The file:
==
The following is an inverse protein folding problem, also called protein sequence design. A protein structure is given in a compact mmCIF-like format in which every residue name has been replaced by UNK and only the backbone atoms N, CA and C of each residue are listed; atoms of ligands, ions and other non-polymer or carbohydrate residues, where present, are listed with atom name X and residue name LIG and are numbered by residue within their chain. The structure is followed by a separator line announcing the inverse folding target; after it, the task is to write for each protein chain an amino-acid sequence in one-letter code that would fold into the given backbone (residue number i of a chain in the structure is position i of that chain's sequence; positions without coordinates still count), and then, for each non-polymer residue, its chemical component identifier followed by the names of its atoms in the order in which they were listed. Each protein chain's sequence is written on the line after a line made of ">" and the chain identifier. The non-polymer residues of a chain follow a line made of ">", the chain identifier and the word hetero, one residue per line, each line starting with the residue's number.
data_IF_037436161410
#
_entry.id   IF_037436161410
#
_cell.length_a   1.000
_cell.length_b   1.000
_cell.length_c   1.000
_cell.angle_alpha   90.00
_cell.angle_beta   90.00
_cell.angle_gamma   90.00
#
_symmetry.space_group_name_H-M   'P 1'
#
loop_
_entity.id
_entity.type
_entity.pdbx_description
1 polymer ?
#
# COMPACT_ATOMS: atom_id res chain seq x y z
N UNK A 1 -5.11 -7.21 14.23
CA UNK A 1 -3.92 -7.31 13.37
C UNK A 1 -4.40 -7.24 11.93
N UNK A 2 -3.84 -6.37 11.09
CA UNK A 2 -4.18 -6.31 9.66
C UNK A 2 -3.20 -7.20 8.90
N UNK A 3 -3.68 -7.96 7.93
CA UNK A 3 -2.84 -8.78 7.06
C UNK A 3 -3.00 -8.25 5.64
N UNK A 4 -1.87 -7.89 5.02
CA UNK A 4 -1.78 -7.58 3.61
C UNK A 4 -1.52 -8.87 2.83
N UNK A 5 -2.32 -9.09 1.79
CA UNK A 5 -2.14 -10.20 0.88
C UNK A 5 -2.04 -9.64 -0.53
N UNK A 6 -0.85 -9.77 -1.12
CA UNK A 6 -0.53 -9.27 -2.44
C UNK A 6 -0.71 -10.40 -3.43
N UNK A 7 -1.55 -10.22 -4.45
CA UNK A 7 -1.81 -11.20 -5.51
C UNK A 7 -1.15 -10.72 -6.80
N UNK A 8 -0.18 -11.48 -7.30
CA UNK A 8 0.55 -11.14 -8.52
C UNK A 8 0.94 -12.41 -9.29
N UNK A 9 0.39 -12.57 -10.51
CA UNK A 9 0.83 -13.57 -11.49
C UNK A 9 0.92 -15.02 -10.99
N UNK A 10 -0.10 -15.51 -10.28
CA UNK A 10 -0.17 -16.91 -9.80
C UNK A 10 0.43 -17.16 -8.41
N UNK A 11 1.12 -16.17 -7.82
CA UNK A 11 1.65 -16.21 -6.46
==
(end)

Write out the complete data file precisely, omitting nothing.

The following is an inverse protein folding problem, also called protein sequence design. A protein structure is given in a compact mmCIF-like format in which every residue name has been replaced by UNK and only the backbone atoms N, CA and C of each residue are listed; atoms of ligands, ions and other non-polymer or carbohydrate residues, where present, are listed with atom name X and residue name LIG and are numbered by residue within their chain. The structure is followed by a separator line announcing the inverse folding target; after it, the task is to write for each protein chain an amino-acid sequence in one-letter code that would fold into the given backbone (residue number i of a chain in the structure is position i of that chain's sequence; positions without coordinates still count), and then, for each non-polymer residue, its chemical component identifier followed by the names of its atoms in the order in which they were listed. Each protein chain's sequence is written on the line after a line made of ">" and the chain identifier. The non-polymer residues of a chain follow a line made of ">", the chain identifier and the word hetero, one residue per line, each line starting with the residue's number.
data_IF_037436161410
#
_entry.id   IF_037436161410
#
_cell.length_a   1.000
_cell.length_b   1.000
_cell.length_c   1.000
_cell.angle_alpha   90.00
_cell.angle_beta   90.00
_cell.angle_gamma   90.00
#
_symmetry.space_group_name_H-M   'P 1'
#
loop_
_entity.id
_entity.type
_entity.pdbx_description
1 polymer ?
#
# COMPACT_ATOMS: atom_id res chain seq x y z
N UNK A 1 -5.11 -7.21 14.23
CA UNK A 1 -3.92 -7.31 13.37
C UNK A 1 -4.40 -7.24 11.93
N UNK A 2 -3.84 -6.37 11.09
CA UNK A 2 -4.18 -6.31 9.66
C UNK A 2 -3.20 -7.20 8.90
N UNK A 3 -3.68 -7.96 7.93
CA UNK A 3 -2.84 -8.78 7.06
C UNK A 3 -3.00 -8.25 5.64
N UNK A 4 -1.87 -7.89 5.02
CA UNK A 4 -1.78 -7.58 3.61
C UNK A 4 -1.52 -8.87 2.83
N UNK A 5 -2.32 -9.09 1.79
CA UNK A 5 -2.14 -10.20 0.88
C UNK A 5 -2.04 -9.64 -0.53
N UNK A 6 -0.85 -9.77 -1.12
CA UNK A 6 -0.53 -9.27 -2.44
C UNK A 6 -0.71 -10.40 -3.43
N UNK A 7 -1.55 -10.22 -4.45
CA UNK A 7 -1.81 -11.20 -5.51
C UNK A 7 -1.15 -10.72 -6.80
N UNK A 8 -0.18 -11.48 -7.30
CA UNK A 8 0.55 -11.14 -8.52
C UNK A 8 0.94 -12.41 -9.29
N UNK A 9 0.39 -12.57 -10.51
CA UNK A 9 0.83 -13.57 -11.49
C UNK A 9 0.92 -15.02 -10.99
N UNK A 10 -0.10 -15.51 -10.28
CA UNK A 10 -0.17 -16.91 -9.80
C UNK A 10 0.43 -17.16 -8.41
N UNK A 11 1.12 -16.17 -7.82
CA UNK A 11 1.65 -16.21 -6.46